UNH Cooperative Extension is taking steps to revive a regional commercial cooperage industry through applied research, public-private partnerships, and supporting niche products.
Brain Brew Custom Whiskey is the first distillery outside New England to purchase and use certified New England white oak – a component of their award winning whiskey. Doug Hall, founder of Brain Brew Custom Whiskey notes: “As a former NH native, I was very excited to learn from the UNH research of the unique character of New England Oak. When we used it in our WoodCraft Finishing method we were amazed at the smoothness it provided to the whiskey." Hall went on to explain, "But don't take my word for it - judges at the prestigious 2020 San Francisco World Spirits Competition awarded our New England wood - Paddle Wheel Bourbon, a Silver Medal and awarded our New England wood, Deck Hand Rye, a unanimous choice Double Gold -- Both products are available in New Hampshire."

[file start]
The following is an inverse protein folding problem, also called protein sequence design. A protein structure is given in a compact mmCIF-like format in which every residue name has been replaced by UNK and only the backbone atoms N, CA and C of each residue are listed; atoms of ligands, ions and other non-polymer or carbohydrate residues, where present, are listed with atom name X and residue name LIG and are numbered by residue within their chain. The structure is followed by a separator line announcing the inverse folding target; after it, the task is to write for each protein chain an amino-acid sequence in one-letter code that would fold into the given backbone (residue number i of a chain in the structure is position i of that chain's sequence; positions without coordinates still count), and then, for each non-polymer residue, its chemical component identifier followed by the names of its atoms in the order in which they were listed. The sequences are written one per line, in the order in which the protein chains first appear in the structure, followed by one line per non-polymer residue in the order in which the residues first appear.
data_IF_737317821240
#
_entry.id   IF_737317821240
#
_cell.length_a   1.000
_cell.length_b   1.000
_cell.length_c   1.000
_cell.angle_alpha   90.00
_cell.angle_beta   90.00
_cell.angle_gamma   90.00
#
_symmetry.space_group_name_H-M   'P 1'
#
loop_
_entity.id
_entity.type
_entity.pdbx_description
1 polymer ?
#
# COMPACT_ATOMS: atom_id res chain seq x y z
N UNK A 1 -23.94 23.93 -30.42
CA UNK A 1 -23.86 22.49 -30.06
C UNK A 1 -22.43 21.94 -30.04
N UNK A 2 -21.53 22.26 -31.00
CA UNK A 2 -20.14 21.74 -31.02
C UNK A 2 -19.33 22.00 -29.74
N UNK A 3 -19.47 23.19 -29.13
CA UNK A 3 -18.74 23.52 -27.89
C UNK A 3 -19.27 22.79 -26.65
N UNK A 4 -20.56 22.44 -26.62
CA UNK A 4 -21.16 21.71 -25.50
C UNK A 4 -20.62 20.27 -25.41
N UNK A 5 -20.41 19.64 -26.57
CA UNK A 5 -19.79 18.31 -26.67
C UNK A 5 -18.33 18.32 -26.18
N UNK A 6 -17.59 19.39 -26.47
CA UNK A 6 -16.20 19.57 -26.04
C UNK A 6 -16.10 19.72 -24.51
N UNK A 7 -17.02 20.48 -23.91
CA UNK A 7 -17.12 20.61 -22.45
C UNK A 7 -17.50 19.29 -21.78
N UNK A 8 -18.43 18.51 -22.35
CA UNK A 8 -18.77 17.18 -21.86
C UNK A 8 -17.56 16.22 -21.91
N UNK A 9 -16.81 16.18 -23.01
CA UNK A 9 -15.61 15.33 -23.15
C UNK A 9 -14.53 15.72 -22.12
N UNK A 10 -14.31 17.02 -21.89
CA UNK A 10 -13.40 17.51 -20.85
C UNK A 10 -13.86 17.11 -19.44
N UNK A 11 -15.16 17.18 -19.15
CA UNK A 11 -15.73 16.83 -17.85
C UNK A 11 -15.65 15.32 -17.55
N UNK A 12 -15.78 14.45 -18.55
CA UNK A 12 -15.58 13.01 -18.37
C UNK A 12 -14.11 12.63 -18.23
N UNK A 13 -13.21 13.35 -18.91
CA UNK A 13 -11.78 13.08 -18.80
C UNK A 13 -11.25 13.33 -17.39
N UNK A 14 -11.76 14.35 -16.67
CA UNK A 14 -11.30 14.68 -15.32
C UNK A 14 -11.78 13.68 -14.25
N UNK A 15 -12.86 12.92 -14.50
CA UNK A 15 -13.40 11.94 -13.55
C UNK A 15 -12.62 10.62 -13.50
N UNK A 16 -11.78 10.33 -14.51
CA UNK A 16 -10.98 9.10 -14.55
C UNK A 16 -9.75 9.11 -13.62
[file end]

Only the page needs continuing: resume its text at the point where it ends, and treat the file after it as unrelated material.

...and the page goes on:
White oak (Quercus alba) is used in barrel construction to flavor and age alcoholic beverages including wine, whiskey, cider and beer. Due to higher costs of production and manufacturing challenges, New England’s once robust cooperage industry saw its last commercial cooperage close in 1999.
There are a few, smaller, commercial cooperages throughout New England that are leading the way, but the regional industry is not at a viable scale. UNH Cooperative Extension is working with researchers, local coopers, local and national alcohols manufacturers, loggers and sawmills to showcase the unique attributes of New England white oak and smooth out the supply chain.
Andy Fast, Forest Industry Specialist with UNH Cooperative Extension says: “Reinvigorating a regional cooperage industry that is at an appropriate scale will benefit everyone – our restaurants, breweries, distilleries, loggers, sawmills, and consumers of the product. We are grateful to all the good people supporting and working with us on this effort.”
For more information about certified New England white oak, visit www.nhlocalwood.org.